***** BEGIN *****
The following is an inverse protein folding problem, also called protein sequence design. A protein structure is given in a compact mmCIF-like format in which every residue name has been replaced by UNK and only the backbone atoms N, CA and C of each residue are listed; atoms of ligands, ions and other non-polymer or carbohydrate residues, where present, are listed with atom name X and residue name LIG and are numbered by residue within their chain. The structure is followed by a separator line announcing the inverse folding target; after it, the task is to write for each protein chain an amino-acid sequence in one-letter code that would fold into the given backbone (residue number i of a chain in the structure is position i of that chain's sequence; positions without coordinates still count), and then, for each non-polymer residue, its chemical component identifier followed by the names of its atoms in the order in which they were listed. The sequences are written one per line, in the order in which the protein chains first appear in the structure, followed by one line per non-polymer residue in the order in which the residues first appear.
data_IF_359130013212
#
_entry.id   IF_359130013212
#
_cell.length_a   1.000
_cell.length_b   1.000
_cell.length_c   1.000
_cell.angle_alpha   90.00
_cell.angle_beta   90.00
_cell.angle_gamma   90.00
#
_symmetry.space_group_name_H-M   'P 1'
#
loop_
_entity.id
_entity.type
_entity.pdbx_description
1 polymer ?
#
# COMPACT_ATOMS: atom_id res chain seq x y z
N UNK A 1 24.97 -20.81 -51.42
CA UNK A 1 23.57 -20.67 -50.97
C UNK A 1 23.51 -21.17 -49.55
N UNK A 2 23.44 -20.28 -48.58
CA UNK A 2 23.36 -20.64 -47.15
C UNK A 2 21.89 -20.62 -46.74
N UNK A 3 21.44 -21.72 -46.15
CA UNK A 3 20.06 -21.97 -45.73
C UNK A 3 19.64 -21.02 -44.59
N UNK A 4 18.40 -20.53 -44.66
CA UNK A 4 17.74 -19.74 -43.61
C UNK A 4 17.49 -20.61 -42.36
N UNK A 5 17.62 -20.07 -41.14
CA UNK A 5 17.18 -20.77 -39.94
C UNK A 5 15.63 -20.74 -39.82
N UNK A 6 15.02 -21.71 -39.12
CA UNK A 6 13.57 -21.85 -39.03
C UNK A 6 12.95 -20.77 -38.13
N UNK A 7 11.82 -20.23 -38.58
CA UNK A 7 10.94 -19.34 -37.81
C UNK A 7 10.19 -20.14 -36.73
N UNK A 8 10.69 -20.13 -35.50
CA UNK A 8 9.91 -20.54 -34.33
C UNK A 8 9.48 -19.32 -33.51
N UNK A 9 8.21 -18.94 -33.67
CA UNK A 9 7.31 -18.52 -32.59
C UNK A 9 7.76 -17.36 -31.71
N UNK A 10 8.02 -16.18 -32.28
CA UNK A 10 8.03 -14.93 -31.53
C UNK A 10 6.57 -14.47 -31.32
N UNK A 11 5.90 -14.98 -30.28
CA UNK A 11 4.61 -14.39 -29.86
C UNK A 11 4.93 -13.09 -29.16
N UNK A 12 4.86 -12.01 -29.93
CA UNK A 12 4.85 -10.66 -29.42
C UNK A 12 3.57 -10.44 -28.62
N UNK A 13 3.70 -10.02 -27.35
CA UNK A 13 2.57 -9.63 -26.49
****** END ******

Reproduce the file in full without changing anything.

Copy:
The following is an inverse protein folding problem, also called protein sequence design. A protein structure is given in a compact mmCIF-like format in which every residue name has been replaced by UNK and only the backbone atoms N, CA and C of each residue are listed; atoms of ligands, ions and other non-polymer or carbohydrate residues, where present, are listed with atom name X and residue name LIG and are numbered by residue within their chain. The structure is followed by a separator line announcing the inverse folding target; after it, the task is to write for each protein chain an amino-acid sequence in one-letter code that would fold into the given backbone (residue number i of a chain in the structure is position i of that chain's sequence; positions without coordinates still count), and then, for each non-polymer residue, its chemical component identifier followed by the names of its atoms in the order in which they were listed. The sequences are written one per line, in the order in which the protein chains first appear in the structure, followed by one line per non-polymer residue in the order in which the residues first appear.
data_IF_359130013212
#
_entry.id   IF_359130013212
#
_cell.length_a   1.000
_cell.length_b   1.000
_cell.length_c   1.000
_cell.angle_alpha   90.00
_cell.angle_beta   90.00
_cell.angle_gamma   90.00
#
_symmetry.space_group_name_H-M   'P 1'
#
loop_
_entity.id
_entity.type
_entity.pdbx_description
1 polymer ?
#
# COMPACT_ATOMS: atom_id res chain seq x y z
N UNK A 1 24.97 -20.81 -51.42
CA UNK A 1 23.57 -20.67 -50.97
C UNK A 1 23.51 -21.17 -49.55
N UNK A 2 23.44 -20.28 -48.58
CA UNK A 2 23.36 -20.64 -47.15
C UNK A 2 21.89 -20.62 -46.74
N UNK A 3 21.44 -21.72 -46.15
CA UNK A 3 20.06 -21.97 -45.73
C UNK A 3 19.64 -21.02 -44.59
N UNK A 4 18.40 -20.53 -44.66
CA UNK A 4 17.74 -19.74 -43.61
C UNK A 4 17.49 -20.61 -42.36
N UNK A 5 17.62 -20.07 -41.14
CA UNK A 5 17.18 -20.77 -39.94
C UNK A 5 15.63 -20.74 -39.82
N UNK A 6 15.02 -21.71 -39.12
CA UNK A 6 13.57 -21.85 -39.03
C UNK A 6 12.95 -20.77 -38.13
N UNK A 7 11.82 -20.23 -38.58
CA UNK A 7 10.94 -19.34 -37.81
C UNK A 7 10.19 -20.14 -36.73
N UNK A 8 10.69 -20.13 -35.50
CA UNK A 8 9.91 -20.54 -34.33
C UNK A 8 9.48 -19.32 -33.51
N UNK A 9 8.21 -18.94 -33.67
CA UNK A 9 7.31 -18.52 -32.59
C UNK A 9 7.76 -17.36 -31.71
N UNK A 10 8.02 -16.18 -32.28
CA UNK A 10 8.03 -14.93 -31.53
C UNK A 10 6.57 -14.47 -31.32
N UNK A 11 5.90 -14.98 -30.28
CA UNK A 11 4.61 -14.39 -29.86
C UNK A 11 4.93 -13.09 -29.16
N UNK A 12 4.86 -12.01 -29.93
CA UNK A 12 4.85 -10.66 -29.42
C UNK A 12 3.57 -10.44 -28.62
N UNK A 13 3.70 -10.02 -27.35
CA UNK A 13 2.57 -9.63 -26.49